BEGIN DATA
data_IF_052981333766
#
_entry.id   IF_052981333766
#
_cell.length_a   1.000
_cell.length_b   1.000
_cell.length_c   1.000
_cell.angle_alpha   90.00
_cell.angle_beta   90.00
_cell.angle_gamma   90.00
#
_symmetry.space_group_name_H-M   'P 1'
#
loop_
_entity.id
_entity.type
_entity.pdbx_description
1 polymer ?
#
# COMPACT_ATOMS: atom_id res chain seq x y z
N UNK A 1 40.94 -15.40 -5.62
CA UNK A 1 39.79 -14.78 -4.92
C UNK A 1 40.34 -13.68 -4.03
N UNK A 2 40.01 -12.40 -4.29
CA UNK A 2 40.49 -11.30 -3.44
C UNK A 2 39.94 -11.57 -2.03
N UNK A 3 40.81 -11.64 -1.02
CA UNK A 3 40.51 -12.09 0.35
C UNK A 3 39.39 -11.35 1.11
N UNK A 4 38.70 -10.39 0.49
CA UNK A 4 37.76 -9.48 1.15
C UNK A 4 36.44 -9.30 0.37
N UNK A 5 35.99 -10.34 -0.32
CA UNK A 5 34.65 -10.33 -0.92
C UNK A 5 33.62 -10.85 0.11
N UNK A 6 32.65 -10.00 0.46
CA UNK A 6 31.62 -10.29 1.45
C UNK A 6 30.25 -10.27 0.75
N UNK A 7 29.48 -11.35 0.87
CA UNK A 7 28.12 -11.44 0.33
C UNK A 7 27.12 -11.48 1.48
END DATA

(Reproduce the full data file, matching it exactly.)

data_IF_052981333766
#
_entry.id   IF_052981333766
#
_cell.length_a   1.000
_cell.length_b   1.000
_cell.length_c   1.000
_cell.angle_alpha   90.00
_cell.angle_beta   90.00
_cell.angle_gamma   90.00
#
_symmetry.space_group_name_H-M   'P 1'
#
loop_
_entity.id
_entity.type
_entity.pdbx_description
1 polymer ?
#
# COMPACT_ATOMS: atom_id res chain seq x y z
N UNK A 1 40.94 -15.40 -5.62
CA UNK A 1 39.79 -14.78 -4.92
C UNK A 1 40.34 -13.68 -4.03
N UNK A 2 40.01 -12.40 -4.29
CA UNK A 2 40.49 -11.30 -3.44
C UNK A 2 39.94 -11.57 -2.03
N UNK A 3 40.81 -11.64 -1.02
CA UNK A 3 40.51 -12.09 0.35
C UNK A 3 39.39 -11.35 1.11
N UNK A 4 38.70 -10.39 0.49
CA UNK A 4 37.76 -9.48 1.15
C UNK A 4 36.44 -9.30 0.37
N UNK A 5 35.99 -10.34 -0.32
CA UNK A 5 34.65 -10.33 -0.92
C UNK A 5 33.62 -10.85 0.11
N UNK A 6 32.65 -10.00 0.46
CA UNK A 6 31.62 -10.29 1.45
C UNK A 6 30.25 -10.27 0.75
N UNK A 7 29.48 -11.35 0.87
CA UNK A 7 28.12 -11.44 0.33
C UNK A 7 27.12 -11.48 1.48